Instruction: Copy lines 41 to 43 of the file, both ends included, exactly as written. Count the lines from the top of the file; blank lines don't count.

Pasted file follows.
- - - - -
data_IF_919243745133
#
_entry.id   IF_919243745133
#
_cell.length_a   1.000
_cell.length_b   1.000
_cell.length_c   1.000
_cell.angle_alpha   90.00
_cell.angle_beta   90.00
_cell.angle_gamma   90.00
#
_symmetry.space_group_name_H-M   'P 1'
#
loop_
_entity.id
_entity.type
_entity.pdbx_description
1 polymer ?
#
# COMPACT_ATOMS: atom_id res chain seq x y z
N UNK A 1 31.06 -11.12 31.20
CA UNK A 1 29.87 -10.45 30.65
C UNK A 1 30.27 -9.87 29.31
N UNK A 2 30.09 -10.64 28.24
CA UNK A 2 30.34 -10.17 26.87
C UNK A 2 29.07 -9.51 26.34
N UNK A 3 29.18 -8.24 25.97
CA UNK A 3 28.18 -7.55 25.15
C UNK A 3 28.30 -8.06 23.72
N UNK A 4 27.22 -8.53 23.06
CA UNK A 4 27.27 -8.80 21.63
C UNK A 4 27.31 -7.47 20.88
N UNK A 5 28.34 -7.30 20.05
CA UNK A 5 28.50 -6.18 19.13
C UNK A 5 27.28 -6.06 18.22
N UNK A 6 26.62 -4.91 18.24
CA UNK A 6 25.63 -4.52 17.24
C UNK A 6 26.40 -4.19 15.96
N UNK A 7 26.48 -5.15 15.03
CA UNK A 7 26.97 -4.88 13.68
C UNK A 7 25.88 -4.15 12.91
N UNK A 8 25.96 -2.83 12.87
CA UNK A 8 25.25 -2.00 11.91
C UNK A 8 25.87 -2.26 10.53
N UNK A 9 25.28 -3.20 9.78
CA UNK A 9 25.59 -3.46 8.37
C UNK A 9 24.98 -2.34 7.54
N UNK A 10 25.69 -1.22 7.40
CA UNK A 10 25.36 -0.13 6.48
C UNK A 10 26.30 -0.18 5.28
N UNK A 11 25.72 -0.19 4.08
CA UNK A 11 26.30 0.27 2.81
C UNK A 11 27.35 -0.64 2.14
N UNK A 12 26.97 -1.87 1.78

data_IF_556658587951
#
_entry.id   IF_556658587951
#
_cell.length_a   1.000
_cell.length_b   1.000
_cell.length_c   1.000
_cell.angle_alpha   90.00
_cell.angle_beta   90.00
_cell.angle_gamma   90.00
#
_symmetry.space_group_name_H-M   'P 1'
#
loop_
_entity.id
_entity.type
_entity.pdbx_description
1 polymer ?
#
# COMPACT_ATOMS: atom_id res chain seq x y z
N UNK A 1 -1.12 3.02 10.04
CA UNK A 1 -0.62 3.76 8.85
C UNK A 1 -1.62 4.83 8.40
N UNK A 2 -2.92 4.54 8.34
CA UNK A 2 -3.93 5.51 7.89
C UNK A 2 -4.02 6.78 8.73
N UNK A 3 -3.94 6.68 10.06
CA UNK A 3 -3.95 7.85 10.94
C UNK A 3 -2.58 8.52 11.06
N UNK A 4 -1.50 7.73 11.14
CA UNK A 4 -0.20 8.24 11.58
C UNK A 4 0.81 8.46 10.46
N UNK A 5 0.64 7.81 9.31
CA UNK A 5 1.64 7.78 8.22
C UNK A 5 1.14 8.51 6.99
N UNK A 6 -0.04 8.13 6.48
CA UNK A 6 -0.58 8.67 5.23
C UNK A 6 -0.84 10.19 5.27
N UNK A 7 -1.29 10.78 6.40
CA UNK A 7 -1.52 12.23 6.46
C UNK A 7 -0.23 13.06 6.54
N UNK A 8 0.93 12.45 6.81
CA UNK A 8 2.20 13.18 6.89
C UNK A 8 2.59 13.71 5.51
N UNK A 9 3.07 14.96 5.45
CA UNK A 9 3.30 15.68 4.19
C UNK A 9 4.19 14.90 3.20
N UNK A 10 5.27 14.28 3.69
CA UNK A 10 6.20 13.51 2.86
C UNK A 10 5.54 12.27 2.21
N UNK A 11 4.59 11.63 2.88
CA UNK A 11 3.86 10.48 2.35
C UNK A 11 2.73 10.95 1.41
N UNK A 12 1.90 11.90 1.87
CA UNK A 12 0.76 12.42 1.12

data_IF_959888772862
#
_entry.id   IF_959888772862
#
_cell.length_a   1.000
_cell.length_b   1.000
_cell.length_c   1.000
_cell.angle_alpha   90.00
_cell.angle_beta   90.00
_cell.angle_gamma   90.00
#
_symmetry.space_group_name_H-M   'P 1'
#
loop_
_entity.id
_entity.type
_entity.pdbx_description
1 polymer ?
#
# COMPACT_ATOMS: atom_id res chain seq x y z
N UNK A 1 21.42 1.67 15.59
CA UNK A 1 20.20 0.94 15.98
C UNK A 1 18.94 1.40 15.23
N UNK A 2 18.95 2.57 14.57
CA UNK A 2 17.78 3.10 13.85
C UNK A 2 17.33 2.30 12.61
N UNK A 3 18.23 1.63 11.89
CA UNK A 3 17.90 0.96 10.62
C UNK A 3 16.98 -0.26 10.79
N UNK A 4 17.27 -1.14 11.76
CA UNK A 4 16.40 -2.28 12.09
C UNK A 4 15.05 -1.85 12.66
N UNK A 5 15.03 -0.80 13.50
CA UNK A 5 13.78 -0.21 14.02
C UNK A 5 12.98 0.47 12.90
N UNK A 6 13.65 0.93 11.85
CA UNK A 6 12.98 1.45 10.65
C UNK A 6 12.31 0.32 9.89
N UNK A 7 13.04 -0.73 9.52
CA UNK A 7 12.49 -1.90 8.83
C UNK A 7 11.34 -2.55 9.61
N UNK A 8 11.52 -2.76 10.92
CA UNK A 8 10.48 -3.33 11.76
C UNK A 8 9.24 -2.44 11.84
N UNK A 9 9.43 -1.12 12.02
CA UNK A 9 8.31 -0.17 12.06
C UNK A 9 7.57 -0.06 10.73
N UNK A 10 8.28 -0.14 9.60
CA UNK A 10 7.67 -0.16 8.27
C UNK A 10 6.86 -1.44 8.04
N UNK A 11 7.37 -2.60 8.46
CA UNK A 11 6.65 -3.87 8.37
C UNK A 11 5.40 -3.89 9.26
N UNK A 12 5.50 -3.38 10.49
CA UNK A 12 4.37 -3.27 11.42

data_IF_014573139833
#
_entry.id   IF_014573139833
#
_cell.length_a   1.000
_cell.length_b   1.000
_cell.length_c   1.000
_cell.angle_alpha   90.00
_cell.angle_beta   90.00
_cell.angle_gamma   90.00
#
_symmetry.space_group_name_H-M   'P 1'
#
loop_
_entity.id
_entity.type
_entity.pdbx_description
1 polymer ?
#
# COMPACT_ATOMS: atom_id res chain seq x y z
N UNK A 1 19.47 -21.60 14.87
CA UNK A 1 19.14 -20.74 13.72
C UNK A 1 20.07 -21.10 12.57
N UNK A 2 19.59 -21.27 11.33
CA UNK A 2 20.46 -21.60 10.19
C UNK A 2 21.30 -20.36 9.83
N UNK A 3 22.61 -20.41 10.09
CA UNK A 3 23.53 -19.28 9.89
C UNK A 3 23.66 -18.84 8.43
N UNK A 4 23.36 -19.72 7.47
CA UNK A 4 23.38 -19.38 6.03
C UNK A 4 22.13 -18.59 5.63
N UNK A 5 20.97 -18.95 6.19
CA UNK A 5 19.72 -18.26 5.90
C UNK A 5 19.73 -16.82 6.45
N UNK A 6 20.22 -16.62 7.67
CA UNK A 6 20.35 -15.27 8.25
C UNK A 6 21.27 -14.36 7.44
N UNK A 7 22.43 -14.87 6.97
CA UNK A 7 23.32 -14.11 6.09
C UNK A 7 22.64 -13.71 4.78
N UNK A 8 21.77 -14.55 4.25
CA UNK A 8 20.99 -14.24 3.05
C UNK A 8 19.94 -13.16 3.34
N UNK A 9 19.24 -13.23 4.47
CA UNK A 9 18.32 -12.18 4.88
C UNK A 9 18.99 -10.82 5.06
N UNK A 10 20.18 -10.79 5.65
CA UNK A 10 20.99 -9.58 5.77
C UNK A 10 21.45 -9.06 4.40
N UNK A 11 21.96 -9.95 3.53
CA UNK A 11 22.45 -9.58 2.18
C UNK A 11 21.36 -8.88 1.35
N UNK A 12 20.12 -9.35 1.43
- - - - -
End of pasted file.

C UNK A 7 25.88 -4.15 12.91
N UNK A 8 25.96 -2.83 12.87
CA UNK A 8 25.25 -2.00 11.91